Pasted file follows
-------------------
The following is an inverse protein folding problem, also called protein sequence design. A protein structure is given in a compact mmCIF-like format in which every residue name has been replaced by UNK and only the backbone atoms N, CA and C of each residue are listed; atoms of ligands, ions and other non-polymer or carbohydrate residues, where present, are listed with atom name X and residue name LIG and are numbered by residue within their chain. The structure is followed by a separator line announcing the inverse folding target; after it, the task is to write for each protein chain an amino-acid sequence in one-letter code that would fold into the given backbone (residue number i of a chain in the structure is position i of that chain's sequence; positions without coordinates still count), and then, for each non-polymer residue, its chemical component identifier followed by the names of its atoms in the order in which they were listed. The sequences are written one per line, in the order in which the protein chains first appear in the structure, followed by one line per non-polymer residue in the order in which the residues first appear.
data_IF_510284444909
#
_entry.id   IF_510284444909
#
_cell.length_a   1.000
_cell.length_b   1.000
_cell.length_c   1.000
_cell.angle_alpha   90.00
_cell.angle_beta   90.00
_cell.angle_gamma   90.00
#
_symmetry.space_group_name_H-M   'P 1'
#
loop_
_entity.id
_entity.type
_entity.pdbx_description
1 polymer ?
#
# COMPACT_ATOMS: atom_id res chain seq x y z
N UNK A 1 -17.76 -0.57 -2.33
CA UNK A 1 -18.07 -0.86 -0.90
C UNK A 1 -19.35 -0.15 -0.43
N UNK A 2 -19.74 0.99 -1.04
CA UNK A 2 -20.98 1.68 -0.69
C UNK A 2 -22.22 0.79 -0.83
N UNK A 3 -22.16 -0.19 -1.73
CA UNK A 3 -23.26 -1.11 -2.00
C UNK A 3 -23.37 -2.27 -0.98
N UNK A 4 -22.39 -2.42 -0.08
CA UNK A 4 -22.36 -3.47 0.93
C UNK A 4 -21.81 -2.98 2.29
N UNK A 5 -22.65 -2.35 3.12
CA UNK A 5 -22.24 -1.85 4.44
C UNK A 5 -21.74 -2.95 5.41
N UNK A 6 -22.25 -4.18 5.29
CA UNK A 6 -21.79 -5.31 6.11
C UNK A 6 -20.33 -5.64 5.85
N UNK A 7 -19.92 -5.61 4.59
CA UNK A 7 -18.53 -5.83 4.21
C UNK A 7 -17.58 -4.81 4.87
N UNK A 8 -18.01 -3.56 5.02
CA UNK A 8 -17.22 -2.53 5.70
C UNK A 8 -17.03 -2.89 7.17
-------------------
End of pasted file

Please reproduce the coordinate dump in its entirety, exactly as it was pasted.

The following is an inverse protein folding problem, also called protein sequence design. A protein structure is given in a compact mmCIF-like format in which every residue name has been replaced by UNK and only the backbone atoms N, CA and C of each residue are listed; atoms of ligands, ions and other non-polymer or carbohydrate residues, where present, are listed with atom name X and residue name LIG and are numbered by residue within their chain. The structure is followed by a separator line announcing the inverse folding target; after it, the task is to write for each protein chain an amino-acid sequence in one-letter code that would fold into the given backbone (residue number i of a chain in the structure is position i of that chain's sequence; positions without coordinates still count), and then, for each non-polymer residue, its chemical component identifier followed by the names of its atoms in the order in which they were listed. The sequences are written one per line, in the order in which the protein chains first appear in the structure, followed by one line per non-polymer residue in the order in which the residues first appear.
data_IF_510284444909
#
_entry.id   IF_510284444909
#
_cell.length_a   1.000
_cell.length_b   1.000
_cell.length_c   1.000
_cell.angle_alpha   90.00
_cell.angle_beta   90.00
_cell.angle_gamma   90.00
#
_symmetry.space_group_name_H-M   'P 1'
#
loop_
_entity.id
_entity.type
_entity.pdbx_description
1 polymer ?
#
# COMPACT_ATOMS: atom_id res chain seq x y z
N UNK A 1 -17.76 -0.57 -2.33
CA UNK A 1 -18.07 -0.86 -0.90
C UNK A 1 -19.35 -0.15 -0.43
N UNK A 2 -19.74 0.99 -1.04
CA UNK A 2 -20.98 1.68 -0.69
C UNK A 2 -22.22 0.79 -0.83
N UNK A 3 -22.16 -0.19 -1.73
CA UNK A 3 -23.26 -1.11 -2.00
C UNK A 3 -23.37 -2.27 -0.98
N UNK A 4 -22.39 -2.42 -0.08
CA UNK A 4 -22.36 -3.47 0.93
C UNK A 4 -21.81 -2.98 2.29
N UNK A 5 -22.65 -2.35 3.12
CA UNK A 5 -22.24 -1.85 4.44
C UNK A 5 -21.74 -2.95 5.41
N UNK A 6 -22.25 -4.18 5.29
CA UNK A 6 -21.79 -5.31 6.11
C UNK A 6 -20.33 -5.64 5.85
N UNK A 7 -19.92 -5.61 4.59
CA UNK A 7 -18.53 -5.83 4.21
C UNK A 7 -17.58 -4.81 4.87
N UNK A 8 -18.01 -3.56 5.02
CA UNK A 8 -17.22 -2.53 5.70
C UNK A 8 -17.03 -2.89 7.17